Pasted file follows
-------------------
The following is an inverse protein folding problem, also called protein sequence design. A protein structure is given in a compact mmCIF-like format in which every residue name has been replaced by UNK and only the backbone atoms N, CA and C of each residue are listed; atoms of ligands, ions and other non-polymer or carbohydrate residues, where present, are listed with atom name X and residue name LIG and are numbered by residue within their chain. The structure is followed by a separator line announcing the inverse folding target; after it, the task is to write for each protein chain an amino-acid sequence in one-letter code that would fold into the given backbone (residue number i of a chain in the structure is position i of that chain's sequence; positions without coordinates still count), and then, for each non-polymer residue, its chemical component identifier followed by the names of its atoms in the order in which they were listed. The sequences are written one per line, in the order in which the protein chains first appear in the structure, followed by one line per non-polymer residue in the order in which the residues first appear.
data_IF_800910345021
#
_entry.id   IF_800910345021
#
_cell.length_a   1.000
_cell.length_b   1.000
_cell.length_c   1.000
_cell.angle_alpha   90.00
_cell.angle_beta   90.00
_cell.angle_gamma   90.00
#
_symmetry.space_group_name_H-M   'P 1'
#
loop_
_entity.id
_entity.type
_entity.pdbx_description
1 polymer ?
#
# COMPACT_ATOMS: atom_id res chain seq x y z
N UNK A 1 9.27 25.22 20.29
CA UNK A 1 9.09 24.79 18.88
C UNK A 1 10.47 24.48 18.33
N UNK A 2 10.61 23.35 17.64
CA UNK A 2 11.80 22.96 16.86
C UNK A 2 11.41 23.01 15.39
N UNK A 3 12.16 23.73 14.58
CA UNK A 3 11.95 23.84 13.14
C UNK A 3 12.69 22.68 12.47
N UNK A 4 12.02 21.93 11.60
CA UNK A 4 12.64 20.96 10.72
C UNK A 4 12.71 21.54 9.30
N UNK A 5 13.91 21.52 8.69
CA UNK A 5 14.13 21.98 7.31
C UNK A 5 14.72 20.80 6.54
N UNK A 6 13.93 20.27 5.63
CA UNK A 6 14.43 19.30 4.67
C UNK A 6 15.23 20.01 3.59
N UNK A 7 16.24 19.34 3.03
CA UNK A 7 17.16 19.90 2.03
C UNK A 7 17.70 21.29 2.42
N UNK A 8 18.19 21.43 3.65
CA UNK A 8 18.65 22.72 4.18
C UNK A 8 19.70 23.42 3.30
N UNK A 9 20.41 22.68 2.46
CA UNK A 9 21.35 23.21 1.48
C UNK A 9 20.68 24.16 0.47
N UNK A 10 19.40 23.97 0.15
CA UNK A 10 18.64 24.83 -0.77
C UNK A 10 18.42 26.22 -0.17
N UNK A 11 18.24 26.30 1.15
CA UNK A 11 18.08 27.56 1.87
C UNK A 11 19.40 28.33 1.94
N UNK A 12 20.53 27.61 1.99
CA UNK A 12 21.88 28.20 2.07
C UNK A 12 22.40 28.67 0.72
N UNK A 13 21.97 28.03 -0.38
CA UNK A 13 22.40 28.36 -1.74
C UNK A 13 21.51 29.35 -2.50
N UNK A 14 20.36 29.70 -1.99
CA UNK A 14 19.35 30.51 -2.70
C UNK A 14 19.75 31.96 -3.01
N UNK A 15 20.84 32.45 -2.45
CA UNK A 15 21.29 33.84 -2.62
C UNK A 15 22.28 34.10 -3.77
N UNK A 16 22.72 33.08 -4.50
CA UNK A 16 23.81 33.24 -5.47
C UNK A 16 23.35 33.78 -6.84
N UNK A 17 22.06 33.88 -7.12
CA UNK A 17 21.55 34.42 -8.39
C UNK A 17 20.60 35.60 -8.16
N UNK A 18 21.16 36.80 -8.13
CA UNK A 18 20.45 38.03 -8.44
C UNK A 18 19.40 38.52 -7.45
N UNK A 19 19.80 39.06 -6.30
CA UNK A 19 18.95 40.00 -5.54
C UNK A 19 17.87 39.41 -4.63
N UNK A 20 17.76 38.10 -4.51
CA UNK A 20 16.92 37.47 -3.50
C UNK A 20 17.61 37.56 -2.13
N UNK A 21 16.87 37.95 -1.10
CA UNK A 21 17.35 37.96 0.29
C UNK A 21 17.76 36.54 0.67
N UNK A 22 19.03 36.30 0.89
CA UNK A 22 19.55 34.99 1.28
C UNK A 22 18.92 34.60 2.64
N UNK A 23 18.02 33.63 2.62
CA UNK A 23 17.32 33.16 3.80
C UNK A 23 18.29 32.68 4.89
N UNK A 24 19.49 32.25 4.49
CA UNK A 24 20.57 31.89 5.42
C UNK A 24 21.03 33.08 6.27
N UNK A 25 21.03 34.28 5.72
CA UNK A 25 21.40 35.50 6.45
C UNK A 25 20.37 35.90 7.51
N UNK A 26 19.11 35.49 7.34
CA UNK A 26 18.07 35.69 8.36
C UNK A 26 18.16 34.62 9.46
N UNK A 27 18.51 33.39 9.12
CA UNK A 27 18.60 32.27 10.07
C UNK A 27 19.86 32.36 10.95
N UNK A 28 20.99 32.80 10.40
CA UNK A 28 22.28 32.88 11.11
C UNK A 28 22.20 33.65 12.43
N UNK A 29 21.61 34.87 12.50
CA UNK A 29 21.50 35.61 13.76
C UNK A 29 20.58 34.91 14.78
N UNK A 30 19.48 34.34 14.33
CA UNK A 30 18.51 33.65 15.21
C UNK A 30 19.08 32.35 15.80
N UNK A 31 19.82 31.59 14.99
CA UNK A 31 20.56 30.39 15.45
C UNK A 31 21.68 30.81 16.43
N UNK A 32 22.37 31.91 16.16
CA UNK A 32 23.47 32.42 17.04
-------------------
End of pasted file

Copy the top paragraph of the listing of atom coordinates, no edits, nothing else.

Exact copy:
The following is an inverse protein folding problem, also called protein sequence design. A protein structure is given in a compact mmCIF-like format in which every residue name has been replaced by UNK and only the backbone atoms N, CA and C of each residue are listed; atoms of ligands, ions and other non-polymer or carbohydrate residues, where present, are listed with atom name X and residue name LIG and are numbered by residue within their chain. The structure is followed by a separator line announcing the inverse folding target; after it, the task is to write for each protein chain an amino-acid sequence in one-letter code that would fold into the given backbone (residue number i of a chain in the structure is position i of that chain's sequence; positions without coordinates still count), and then, for each non-polymer residue, its chemical component identifier followed by the names of its atoms in the order in which they were listed. The sequences are written one per line, in the order in which the protein chains first appear in the structure, followed by one line per non-polymer residue in the order in which the residues first appear.